The Swedish American Patriotic League and its Sveadal cabin owners gathered at the Clubhouse for the Closing Day Dinner on the last Saturday of September, marking the close of Sveadal’s summer season. The event recognized what it takes to run Sveadal during the summer and on special occasions. Everyone was alerted that next year would be one of substantial transition, since several stalwarts who had given so much to the community would be retiring from their positions to resume their busy lives. So, this would be the year for new volunteers to fill large shoes for the good of the community.
Kirsten Baughman, summer manager and member of Sveadal’s Board of Governors, offered an extensive list of gratitude for all the many volunteers who filled their roles this year. Karen Parks, who for many years had handled off-season rentals, would be turning over her duties, as would Kathleen (Poonie) Erikson, who for more than a quarter century had managed the bar and annual presentations of photographic history of the community.
As in any organization or large property, it is always remarkable — yet often unnoticed — that so many people are needed to keep an institution vital. It is important to get young people involved early, to mentor them but also have them ready to step in whenever someone can no longer continue at a job. No one that Saturday night imagined how soon the new, younger generation would be called upon to take charge.
At this dinner many people were celebrated and thanked for their contributions. Many others were asked to volunteer. Families were recruited to prepare and serve our traditional mid-week dinners. In the spring there would be the usual work weekends to prepare for visitors. In the fall there is always a work weekend to manage the water pipes and hydrant system and make sure the infrastructure is ready. That last exercise, too, was prematurely tested.
It was a convivial evening after which people retired to their cabins or drove home to their surrounding cities. Other than half a dozen winter residents, cabin owners locked the doors on their cabins, not to return until next summer or only for special events during the fall and winter.

Fire storm closes in
The stubborn Soberanes wild fire had been raging on the other side of the mountain since July. Many firefighters had been brought in from other counties to battle it, but the coastal range is thickly forested on both sides, thriving on fog from the Pacific Ocean.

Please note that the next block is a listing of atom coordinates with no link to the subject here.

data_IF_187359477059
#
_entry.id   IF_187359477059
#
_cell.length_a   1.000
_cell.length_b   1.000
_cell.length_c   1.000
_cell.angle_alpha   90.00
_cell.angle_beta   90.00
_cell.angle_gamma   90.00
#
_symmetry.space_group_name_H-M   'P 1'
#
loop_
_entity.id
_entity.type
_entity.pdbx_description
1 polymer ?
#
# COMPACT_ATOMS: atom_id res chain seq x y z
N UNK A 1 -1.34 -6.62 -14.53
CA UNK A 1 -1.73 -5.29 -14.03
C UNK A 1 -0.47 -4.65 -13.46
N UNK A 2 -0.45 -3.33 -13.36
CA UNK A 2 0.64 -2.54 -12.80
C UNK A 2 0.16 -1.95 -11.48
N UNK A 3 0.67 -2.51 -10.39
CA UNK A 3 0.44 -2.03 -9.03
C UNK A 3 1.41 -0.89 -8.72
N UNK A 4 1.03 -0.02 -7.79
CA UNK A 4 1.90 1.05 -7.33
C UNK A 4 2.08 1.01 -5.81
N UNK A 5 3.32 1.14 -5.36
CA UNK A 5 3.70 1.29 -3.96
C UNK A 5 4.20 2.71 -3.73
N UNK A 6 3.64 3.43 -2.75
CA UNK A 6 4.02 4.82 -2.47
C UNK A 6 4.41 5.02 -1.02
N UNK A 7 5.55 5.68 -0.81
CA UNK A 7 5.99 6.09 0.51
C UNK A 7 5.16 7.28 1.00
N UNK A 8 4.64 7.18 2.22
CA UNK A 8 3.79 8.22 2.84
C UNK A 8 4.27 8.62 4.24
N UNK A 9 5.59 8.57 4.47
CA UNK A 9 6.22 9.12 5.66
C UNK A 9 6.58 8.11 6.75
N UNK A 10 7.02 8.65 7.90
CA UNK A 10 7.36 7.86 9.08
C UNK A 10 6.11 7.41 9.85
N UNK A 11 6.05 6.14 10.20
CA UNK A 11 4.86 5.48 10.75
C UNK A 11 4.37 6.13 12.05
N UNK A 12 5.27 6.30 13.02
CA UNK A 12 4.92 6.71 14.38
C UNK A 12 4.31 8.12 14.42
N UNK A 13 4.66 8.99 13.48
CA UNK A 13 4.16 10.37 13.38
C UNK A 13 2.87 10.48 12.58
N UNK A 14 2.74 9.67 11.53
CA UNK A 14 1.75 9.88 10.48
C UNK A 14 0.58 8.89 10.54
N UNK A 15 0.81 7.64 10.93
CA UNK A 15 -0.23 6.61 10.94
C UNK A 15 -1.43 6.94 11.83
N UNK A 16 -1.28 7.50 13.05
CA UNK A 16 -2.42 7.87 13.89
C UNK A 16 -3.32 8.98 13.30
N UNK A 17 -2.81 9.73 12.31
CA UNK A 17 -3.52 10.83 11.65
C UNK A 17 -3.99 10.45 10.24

The grave risk of forest fires is well known throughout the state. The number of fires has been increasing annually as has the acreage burned and the cost of fighting them. The drought had desiccated the ground, the trees, the surrounding vegetation. Although wildlife is hearty in the hills, many animals were moving lower to forage and drink. The creeks and tributaries were trickling down the watershed.
The following Monday afternoon, September 26, the Sveadal community learned from television and radio reports of another fire, sending up social media alerts among us all. A helicopter headed for the Pacific side of the mountain spotted a one-acre fire just beginning near the summit — where stand several wealthy homes and a swarm of radio and television transmission towers, along with vital federal and state emergency communications equipment.
Sveadal is located in Uvas Canyon, a heavily forested box canyon flanking Loma Prieta peak, the epicenter of the notorious 1989 earthquake. Santa Clara County’s Uvas Canyon County Park consists of 12,000 acres at the end of Sveadal’s road. Adjacent to the park but on the other side of the creek above and beyond Sveadal, the Open Space association was looking at setting aside property for a wilderness area. And below Sveadal, the four-mile long and winding two-lane Croy Road parallels Uvas Creek and connects at a T-junction with Uvas Road, which is about 10 miles long with very large reservoirs at either end; they are now both quite low.
At 1,000 feet above sea level, Sveadal is nestled between two creeks. Alec Creek, a tributary of Uvas Creek, is boulder strewn with tree limbs and other debris scattered along its path from winter torrents. And Swanson Creek gained some fame during the spring when visitors clogged the roads to see its waterfalls. Both lose their potency as summer wears on, though Uvas Creek has never run dry in recorded history.